Decreasing the Need for CT Pulmonary Angiograms in COVID Positive Patients using D-Dimer Levels

From the 2021 HVPAA National Conference

Marcelle Pignanelli (Flushing Hospital Medical Center), Joseph Monye, Alfonso Slu, Nawal Ahmed, Shahlan Alraddawi, Alma Martini, R Jonathan Robitsek, Karen Beekman


Patients presenting with hypoxia and COVID-19 are at increased risk for pulmonary embolism (PE). Elevated D-dimers are a hallmark feature of severe COVID-19 infection, regardless of presence of PE. Therefore, clinicians tend to obtain CT Pulmonary Angiograms (CTPA) in a significant proportion of patients based on these 2 variables alone. It has been observed that this practice has led to high rates of negative CTPAs. Over-utilization of CTPA increases resource utilization, hospital costs, risks of contrast-induced nephropathy, and chances viral spread during transport.


The specific aim of this project is to decrease over-utilization of CTPA’s in patients admitted with COVID-19 without negatively impacting patient care, with goal of decreasing negative CTPA’s by 25%.


This project was completed at a community teaching hospital in a dense, multiethnic area of Queens, NY. We had approximately 60 beds dedicated to COVID-19 patients during the time of this project (January 2021-March 2021).

The initial intervention was to educate clinicians about elevated rates of negative CTPAs in COVID-19 patients and encourage the use of other clinical factors when determining who to send for CTPAs. During interdisciplinary rounds, admitting residents were encouraged to take into account other factors prior to ordering CTPA, including alternative risk factors, Wells Score, D-Dimer levels, and lower extremity doppler results if available. Nurses and respiratory therapists were advised to notify residents of unexplained episodes of desaturation or tachycardia.

Inflammatory markers, including D-Dimer levels, were collected every 48 hours. Thromboprophylaxis was started on all patients with suspected or confirmed COVID-19. Interdisciplinary communication during daily patient rounds.

During this phase of initial intervention, D-dimer values and CTPA results were collected in order to determine a D-dimer value that was sensitive for predicting PE in patients with COVID-19. Patients were excluded if admitted directly to the MICU, younger than 50 years old, or had a negative COVID-19 swab. For the initial phase of our project, presence of venous duplex results were not taken into account.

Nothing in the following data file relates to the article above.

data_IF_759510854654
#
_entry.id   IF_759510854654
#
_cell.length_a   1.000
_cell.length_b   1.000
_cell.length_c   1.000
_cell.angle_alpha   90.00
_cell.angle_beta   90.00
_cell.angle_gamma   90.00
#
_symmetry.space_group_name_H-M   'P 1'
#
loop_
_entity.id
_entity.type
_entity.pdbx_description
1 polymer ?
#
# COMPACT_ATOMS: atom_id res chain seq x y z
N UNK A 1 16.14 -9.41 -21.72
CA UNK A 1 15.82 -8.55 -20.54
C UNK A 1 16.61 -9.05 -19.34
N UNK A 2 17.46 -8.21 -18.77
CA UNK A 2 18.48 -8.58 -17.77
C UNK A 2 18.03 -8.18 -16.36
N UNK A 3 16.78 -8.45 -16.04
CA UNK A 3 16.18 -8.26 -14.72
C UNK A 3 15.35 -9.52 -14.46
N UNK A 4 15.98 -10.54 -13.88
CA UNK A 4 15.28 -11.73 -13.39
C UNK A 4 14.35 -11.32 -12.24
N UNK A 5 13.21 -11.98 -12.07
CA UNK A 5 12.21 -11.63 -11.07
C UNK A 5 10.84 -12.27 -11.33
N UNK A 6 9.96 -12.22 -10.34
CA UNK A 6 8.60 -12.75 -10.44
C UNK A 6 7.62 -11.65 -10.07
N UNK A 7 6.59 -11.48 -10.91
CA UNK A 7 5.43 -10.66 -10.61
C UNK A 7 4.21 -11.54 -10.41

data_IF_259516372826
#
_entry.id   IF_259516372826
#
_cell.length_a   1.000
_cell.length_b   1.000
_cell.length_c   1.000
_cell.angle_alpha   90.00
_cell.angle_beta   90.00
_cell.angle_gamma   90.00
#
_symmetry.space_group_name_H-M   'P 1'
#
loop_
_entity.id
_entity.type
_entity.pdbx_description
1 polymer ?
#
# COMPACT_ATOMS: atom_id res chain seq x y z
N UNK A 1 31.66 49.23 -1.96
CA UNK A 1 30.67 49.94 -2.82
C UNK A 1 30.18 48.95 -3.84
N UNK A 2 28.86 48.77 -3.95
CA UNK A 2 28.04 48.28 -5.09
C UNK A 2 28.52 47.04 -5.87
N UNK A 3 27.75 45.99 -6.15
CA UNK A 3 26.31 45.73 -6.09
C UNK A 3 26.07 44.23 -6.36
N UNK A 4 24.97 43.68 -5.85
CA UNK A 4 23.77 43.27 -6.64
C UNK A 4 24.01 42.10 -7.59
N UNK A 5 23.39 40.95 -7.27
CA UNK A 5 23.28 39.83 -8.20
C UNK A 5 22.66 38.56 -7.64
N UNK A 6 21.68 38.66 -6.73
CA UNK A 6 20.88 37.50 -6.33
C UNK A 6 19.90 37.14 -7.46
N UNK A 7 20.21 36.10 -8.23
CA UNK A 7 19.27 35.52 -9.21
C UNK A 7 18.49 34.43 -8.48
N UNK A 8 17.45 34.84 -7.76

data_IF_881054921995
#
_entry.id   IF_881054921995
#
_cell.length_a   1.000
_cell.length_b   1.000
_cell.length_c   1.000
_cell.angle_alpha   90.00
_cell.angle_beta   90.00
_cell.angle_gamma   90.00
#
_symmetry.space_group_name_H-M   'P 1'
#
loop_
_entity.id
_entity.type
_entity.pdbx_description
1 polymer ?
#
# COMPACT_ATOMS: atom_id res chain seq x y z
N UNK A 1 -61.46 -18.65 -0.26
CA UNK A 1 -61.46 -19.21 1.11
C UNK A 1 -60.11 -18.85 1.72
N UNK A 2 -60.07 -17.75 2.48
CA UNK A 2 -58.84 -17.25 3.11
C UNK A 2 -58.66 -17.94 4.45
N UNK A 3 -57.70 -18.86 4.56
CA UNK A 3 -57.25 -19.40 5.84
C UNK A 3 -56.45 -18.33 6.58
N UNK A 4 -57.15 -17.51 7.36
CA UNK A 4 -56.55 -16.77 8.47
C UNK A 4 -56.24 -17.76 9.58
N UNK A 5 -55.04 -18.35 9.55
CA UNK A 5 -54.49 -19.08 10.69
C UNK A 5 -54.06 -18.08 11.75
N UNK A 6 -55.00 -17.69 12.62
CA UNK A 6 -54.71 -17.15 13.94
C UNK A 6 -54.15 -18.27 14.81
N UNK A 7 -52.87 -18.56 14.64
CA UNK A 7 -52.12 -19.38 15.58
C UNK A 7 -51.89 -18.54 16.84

A total of 68 patients with COVID-19 infection had a CTPA with a corresponding D-dimer value within 48 hours. The median (min, 25th percentile, 75th percentile, max) D-dimer for the group was 2,026 ng/mL (220; 1,193; 4,730; 106,004). CTPA was positive for PE in 11 (16%) patients.

Cut-point analysis to determine the D-dimer level with maximum sensitivity for predicting PE on CTPA revealed a D-dimer of 1,710 ng/mL provided a sensitivity of 1.00 and a specificity of 0.49, with AUC of 0.75. If one had used a cutoff D-dimer value of 1,710 ng/mL to determine which patients would have had a CTPA, 27 (40%) patients would not have undergone a CTPA, and no PE would have been missed.


Over-utilization of CTPA has been observed among COVID positive patients with hypoxia regardless of D-dimer levels. We found that a D-Dimer level of 1,710 ng/mL provided 100% sensitivity and 49% specificity in diagnosis. Our plan over the next 60 days is to validate the results in an independent sample at another institution and to analyze additional factors that could be used to enhance specificity of our results.

Clinical Implications

We believe D-Dimer levels are useful in improving diagnostic efficacy of CTPAs in detecting PEs in COVID positive patients and hope to reduce costs of care for patients while delivering high value care and maintaining their safety.

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